The Blue Whale is the loudest animal in the world. Estimates made by Cummings and Thompson (1971)[12] and Richardson et al (1995)[13] suggest that source level of sounds made by Blue Whales are between 155 and 188 decibels when measured at a reference pressure of one micropascal at one metre. By comparison, a pneumatic drill is about 100 dB. A human, however, would likely not perceive the Blue Whale as the loudest of all animals. All Blue Whale groups make calls at a fundamental frequency of between 10 and 40 Hz, and the lowest frequency sound a human can typically perceive is 20 Hz. Blue Whale calls last between ten and thirty seconds. Additionally Blue Whales off the coast of Sri Lanka have been recorded repeatedly making "songs" of four notes duration lasting about two minutes each, reminiscent of the well-known Humpback Whale songs. Researchers believe that as this phenomenon has not been seen in any other populations, it may be unique to the B. m. brevicauda (Pygmy) subspecies.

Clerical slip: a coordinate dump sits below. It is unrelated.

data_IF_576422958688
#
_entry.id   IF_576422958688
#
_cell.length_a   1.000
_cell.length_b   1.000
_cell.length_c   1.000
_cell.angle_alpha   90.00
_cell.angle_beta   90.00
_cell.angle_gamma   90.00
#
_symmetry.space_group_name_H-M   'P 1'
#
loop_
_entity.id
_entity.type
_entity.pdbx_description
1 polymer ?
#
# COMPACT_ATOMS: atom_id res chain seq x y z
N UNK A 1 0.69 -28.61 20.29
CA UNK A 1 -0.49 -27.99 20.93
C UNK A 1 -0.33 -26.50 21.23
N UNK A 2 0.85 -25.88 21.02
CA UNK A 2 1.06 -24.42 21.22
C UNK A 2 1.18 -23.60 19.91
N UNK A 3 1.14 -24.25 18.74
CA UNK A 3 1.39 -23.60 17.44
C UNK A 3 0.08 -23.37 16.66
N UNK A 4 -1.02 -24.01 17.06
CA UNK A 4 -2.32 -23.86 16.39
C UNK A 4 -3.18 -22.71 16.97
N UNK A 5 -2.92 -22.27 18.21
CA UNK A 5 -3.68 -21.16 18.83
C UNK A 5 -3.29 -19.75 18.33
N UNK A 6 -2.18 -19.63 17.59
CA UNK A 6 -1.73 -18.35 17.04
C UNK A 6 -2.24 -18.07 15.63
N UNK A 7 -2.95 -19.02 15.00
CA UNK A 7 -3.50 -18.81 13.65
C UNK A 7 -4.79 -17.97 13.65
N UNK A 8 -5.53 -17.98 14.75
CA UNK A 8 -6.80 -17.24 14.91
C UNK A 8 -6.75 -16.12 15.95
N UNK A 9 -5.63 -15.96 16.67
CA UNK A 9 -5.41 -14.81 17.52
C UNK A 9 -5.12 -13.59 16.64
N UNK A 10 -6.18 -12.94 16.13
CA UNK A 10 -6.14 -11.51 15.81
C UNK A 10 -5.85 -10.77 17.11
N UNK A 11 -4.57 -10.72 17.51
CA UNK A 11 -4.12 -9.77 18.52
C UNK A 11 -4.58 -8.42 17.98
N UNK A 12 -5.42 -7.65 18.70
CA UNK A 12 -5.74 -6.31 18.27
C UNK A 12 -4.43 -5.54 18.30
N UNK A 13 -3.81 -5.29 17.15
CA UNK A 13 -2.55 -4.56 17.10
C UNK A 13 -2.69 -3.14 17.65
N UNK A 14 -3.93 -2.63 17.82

Scientists do not know why Blue Whales vocalize. Richardson et al (1995)[14] discuss six possible reasons:

  1. Maintenance of inter-individual distance
  2. Species and individual recognition,
  3. Contextual information transmission (e.g., feeding, alarm, courtship)
  4. Maintenance of social organization (e.g., contact calls between females and males)
  5. Location of topographic features
  6. Location of prey resources
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Population and whaling